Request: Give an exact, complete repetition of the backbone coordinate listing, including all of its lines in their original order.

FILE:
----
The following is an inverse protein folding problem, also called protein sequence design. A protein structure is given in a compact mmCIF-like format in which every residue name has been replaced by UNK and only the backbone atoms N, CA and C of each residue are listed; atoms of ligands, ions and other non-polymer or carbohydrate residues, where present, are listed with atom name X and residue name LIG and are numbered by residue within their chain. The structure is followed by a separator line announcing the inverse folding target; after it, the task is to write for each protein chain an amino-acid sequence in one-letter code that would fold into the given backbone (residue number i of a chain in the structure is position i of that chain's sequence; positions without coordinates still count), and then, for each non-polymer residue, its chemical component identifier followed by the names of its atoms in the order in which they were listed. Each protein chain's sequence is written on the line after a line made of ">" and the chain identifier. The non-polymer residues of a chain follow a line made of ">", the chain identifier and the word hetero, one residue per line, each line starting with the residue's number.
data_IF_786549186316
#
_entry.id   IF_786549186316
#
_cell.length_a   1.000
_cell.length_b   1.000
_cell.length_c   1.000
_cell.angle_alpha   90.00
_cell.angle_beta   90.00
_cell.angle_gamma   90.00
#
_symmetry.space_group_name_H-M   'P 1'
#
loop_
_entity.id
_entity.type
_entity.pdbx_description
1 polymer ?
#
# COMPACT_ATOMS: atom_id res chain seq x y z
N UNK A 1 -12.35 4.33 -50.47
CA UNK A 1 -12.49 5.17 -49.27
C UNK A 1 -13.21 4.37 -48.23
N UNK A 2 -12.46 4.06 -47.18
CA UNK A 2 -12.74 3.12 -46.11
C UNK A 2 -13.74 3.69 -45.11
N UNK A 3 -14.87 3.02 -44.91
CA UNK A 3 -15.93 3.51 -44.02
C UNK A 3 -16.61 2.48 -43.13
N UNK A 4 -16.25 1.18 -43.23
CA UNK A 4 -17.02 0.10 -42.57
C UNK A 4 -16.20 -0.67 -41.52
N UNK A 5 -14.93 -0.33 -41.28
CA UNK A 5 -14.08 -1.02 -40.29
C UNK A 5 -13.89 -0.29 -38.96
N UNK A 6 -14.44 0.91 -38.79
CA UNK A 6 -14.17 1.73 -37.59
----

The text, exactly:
The following is an inverse protein folding problem, also called protein sequence design. A protein structure is given in a compact mmCIF-like format in which every residue name has been replaced by UNK and only the backbone atoms N, CA and C of each residue are listed; atoms of ligands, ions and other non-polymer or carbohydrate residues, where present, are listed with atom name X and residue name LIG and are numbered by residue within their chain. The structure is followed by a separator line announcing the inverse folding target; after it, the task is to write for each protein chain an amino-acid sequence in one-letter code that would fold into the given backbone (residue number i of a chain in the structure is position i of that chain's sequence; positions without coordinates still count), and then, for each non-polymer residue, its chemical component identifier followed by the names of its atoms in the order in which they were listed. Each protein chain's sequence is written on the line after a line made of ">" and the chain identifier. The non-polymer residues of a chain follow a line made of ">", the chain identifier and the word hetero, one residue per line, each line starting with the residue's number.
data_IF_786549186316
#
_entry.id   IF_786549186316
#
_cell.length_a   1.000
_cell.length_b   1.000
_cell.length_c   1.000
_cell.angle_alpha   90.00
_cell.angle_beta   90.00
_cell.angle_gamma   90.00
#
_symmetry.space_group_name_H-M   'P 1'
#
loop_
_entity.id
_entity.type
_entity.pdbx_description
1 polymer ?
#
# COMPACT_ATOMS: atom_id res chain seq x y z
N UNK A 1 -12.35 4.33 -50.47
CA UNK A 1 -12.49 5.17 -49.27
C UNK A 1 -13.21 4.37 -48.23
N UNK A 2 -12.46 4.06 -47.18
CA UNK A 2 -12.74 3.12 -46.11
C UNK A 2 -13.74 3.69 -45.11
N UNK A 3 -14.87 3.02 -44.91
CA UNK A 3 -15.93 3.51 -44.02
C UNK A 3 -16.61 2.48 -43.13
N UNK A 4 -16.25 1.18 -43.23
CA UNK A 4 -17.02 0.10 -42.57
C UNK A 4 -16.20 -0.67 -41.52
N UNK A 5 -14.93 -0.33 -41.28
CA UNK A 5 -14.08 -1.02 -40.29
C UNK A 5 -13.89 -0.29 -38.96
N UNK A 6 -14.44 0.91 -38.79
CA UNK A 6 -14.17 1.73 -37.59